John Howard and his Communications Minister Helen Coonan are leaving no group untouched as they attempt to bribe voters. And with the election slipping away, Howard and Coonan have slithered up to the ABC audience and dangled $80 million for a new children’s digital channel.

As bribes go it is pretty outrageous. The Government wouldn’t give the ABC the money to fund its children’s channel several years ago and it had to close. Now it is offering to fund a new digital channel to broadcast 15 hours of commercial-free material a day — including $36 million for the commissioning of new programs for children.

Communications Minister Helen Coonan says the channel is an alternative approach to banning junk food advertising. “Those parents who feel concerned about the way in which their children are bombarded with commercials and advertisements for toys and come-ons for junk food will be able to have an ad-free alternative,” she said.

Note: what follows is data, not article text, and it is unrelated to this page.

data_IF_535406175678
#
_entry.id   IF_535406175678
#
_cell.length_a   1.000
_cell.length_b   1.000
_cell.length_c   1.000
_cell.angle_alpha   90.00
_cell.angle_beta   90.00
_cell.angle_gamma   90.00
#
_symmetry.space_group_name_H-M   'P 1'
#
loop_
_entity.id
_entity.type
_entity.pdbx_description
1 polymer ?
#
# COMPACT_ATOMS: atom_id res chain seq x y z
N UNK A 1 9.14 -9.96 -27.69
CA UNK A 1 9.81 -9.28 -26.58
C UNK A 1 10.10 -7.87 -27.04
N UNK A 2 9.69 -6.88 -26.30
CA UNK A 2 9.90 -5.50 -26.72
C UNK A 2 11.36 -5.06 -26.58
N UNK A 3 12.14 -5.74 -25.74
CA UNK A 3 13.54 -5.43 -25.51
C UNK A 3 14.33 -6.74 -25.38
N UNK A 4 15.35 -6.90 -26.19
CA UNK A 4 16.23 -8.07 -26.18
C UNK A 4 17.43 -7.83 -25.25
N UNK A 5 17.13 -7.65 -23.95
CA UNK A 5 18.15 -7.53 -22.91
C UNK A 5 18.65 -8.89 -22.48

The reality is that the ABC is being asked to carry children’s programming that the commercial networks should be carrying, ad free.

The media regulator, ACMA, is reviewing the regulations covering Children’s broadcasts on TV and said in its annual report, released 10 days ago, that it expects to report in the March quarter of 2008.

So there’s Mr Howard and his tame Media Minister anticipating this review by offering the ABC and its audience a big bribe to do something that it may or may not want to do.

Why? Well the ABC already broadcasts all its children’s programming without an ad on its main FTA channel. How setting up a special digital channel (which could reach 30% of the TV audience at the moment), is going to improve on the situation is impossible to measure.

It’s a poorly thought-out bit of pork barrelling, with the suspicious subtext of excusing the commercial networks from carrying ad free programming (junk food and soft drinks).

As many people can access free to air digital broadcasts now as can access digital broadcasts on pay TV.

Will any Federal Government force Foxtel and its children’s channels like Nickelodeon to broadcast to children without junk food and other questionable ads?

Peter Fray

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Peter Fray
Editor-in-chief of Crikey